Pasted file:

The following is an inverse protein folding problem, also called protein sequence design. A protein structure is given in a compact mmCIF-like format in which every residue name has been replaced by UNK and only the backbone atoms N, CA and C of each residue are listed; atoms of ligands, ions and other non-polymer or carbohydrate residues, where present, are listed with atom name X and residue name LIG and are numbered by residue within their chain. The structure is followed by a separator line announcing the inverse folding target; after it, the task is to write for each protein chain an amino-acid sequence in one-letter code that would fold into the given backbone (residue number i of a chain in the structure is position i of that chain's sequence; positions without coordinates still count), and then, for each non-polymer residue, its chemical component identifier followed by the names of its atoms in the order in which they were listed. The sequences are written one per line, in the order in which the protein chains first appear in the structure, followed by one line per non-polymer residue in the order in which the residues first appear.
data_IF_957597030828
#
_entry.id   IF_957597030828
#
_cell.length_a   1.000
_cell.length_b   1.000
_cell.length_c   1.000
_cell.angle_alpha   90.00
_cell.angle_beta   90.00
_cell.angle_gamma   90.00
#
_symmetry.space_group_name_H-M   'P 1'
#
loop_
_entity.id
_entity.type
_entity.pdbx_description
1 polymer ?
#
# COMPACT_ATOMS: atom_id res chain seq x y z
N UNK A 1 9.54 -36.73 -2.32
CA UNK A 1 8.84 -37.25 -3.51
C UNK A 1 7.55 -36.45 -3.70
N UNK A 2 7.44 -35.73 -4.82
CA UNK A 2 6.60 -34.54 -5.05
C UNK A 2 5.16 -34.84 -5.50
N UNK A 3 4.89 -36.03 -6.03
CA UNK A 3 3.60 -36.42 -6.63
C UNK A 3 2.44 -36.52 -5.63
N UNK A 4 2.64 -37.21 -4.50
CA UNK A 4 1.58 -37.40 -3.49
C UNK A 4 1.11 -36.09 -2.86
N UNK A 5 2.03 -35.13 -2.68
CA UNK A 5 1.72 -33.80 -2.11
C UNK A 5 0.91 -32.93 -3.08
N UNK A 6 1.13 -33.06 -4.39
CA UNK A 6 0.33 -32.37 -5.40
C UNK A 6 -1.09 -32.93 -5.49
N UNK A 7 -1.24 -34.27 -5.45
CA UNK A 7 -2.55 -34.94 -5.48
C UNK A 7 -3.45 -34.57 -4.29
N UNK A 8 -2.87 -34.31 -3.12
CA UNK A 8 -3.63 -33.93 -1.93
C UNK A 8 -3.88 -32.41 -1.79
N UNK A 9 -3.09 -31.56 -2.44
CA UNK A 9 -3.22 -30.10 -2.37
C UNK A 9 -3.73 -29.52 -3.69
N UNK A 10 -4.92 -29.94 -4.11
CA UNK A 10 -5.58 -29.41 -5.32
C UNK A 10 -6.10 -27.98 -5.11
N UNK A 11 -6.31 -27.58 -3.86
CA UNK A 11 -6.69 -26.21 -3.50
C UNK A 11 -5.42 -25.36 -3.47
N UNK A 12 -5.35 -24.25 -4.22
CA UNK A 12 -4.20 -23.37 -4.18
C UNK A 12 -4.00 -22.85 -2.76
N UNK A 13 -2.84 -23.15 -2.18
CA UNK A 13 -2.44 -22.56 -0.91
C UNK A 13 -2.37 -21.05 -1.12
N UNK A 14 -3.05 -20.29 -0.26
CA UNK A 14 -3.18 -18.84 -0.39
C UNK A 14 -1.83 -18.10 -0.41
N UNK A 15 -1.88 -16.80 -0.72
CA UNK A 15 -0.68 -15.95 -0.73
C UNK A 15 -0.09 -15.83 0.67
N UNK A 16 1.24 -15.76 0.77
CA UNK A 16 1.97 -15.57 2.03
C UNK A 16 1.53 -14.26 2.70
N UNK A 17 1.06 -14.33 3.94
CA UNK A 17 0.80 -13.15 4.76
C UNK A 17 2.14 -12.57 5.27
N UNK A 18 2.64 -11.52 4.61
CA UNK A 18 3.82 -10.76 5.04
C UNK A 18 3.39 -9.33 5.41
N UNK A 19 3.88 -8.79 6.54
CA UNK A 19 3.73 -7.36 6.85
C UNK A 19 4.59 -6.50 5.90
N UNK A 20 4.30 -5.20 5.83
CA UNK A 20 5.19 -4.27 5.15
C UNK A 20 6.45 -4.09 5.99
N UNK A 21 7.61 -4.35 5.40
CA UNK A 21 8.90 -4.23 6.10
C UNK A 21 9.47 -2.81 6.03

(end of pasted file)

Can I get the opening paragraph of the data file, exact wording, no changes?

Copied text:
The following is an inverse protein folding problem, also called protein sequence design. A protein structure is given in a compact mmCIF-like format in which every residue name has been replaced by UNK and only the backbone atoms N, CA and C of each residue are listed; atoms of ligands, ions and other non-polymer or carbohydrate residues, where present, are listed with atom name X and residue name LIG and are numbered by residue within their chain. The structure is followed by a separator line announcing the inverse folding target; after it, the task is to write for each protein chain an amino-acid sequence in one-letter code that would fold into the given backbone (residue number i of a chain in the structure is position i of that chain's sequence; positions without coordinates still count), and then, for each non-polymer residue, its chemical component identifier followed by the names of its atoms in the order in which they were listed. The sequences are written one per line, in the order in which the protein chains first appear in the structure, followed by one line per non-polymer residue in the order in which the residues first appear.